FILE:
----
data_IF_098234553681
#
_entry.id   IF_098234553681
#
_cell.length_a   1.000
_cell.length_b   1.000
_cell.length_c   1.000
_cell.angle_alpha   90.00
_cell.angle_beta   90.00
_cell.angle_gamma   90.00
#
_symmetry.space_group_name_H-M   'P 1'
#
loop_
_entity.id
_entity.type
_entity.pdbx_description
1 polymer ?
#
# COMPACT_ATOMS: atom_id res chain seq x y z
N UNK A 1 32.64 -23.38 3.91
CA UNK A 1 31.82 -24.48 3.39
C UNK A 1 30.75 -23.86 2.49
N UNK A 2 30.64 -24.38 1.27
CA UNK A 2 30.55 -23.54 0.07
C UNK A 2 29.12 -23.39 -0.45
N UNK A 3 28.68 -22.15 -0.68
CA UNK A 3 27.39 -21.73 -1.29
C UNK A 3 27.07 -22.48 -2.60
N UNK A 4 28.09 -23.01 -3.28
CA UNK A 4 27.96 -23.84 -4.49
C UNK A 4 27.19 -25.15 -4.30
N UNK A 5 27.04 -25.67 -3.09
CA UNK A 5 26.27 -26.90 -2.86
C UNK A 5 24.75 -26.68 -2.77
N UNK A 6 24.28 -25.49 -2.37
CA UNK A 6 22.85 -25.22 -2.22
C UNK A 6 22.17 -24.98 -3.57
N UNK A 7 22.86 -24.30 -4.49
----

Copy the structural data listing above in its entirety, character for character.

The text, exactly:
data_IF_098234553681
#
_entry.id   IF_098234553681
#
_cell.length_a   1.000
_cell.length_b   1.000
_cell.length_c   1.000
_cell.angle_alpha   90.00
_cell.angle_beta   90.00
_cell.angle_gamma   90.00
#
_symmetry.space_group_name_H-M   'P 1'
#
loop_
_entity.id
_entity.type
_entity.pdbx_description
1 polymer ?
#
# COMPACT_ATOMS: atom_id res chain seq x y z
N UNK A 1 32.64 -23.38 3.91
CA UNK A 1 31.82 -24.48 3.39
C UNK A 1 30.75 -23.86 2.49
N UNK A 2 30.64 -24.38 1.27
CA UNK A 2 30.55 -23.54 0.07
C UNK A 2 29.12 -23.39 -0.45
N UNK A 3 28.68 -22.15 -0.68
CA UNK A 3 27.39 -21.73 -1.29
C UNK A 3 27.07 -22.48 -2.60
N UNK A 4 28.09 -23.01 -3.28
CA UNK A 4 27.96 -23.84 -4.49
C UNK A 4 27.19 -25.15 -4.30
N UNK A 5 27.04 -25.67 -3.09
CA UNK A 5 26.27 -26.90 -2.86
C UNK A 5 24.75 -26.68 -2.77
N UNK A 6 24.28 -25.49 -2.37
CA UNK A 6 22.85 -25.22 -2.22
C UNK A 6 22.17 -24.98 -3.57
N UNK A 7 22.86 -24.30 -4.49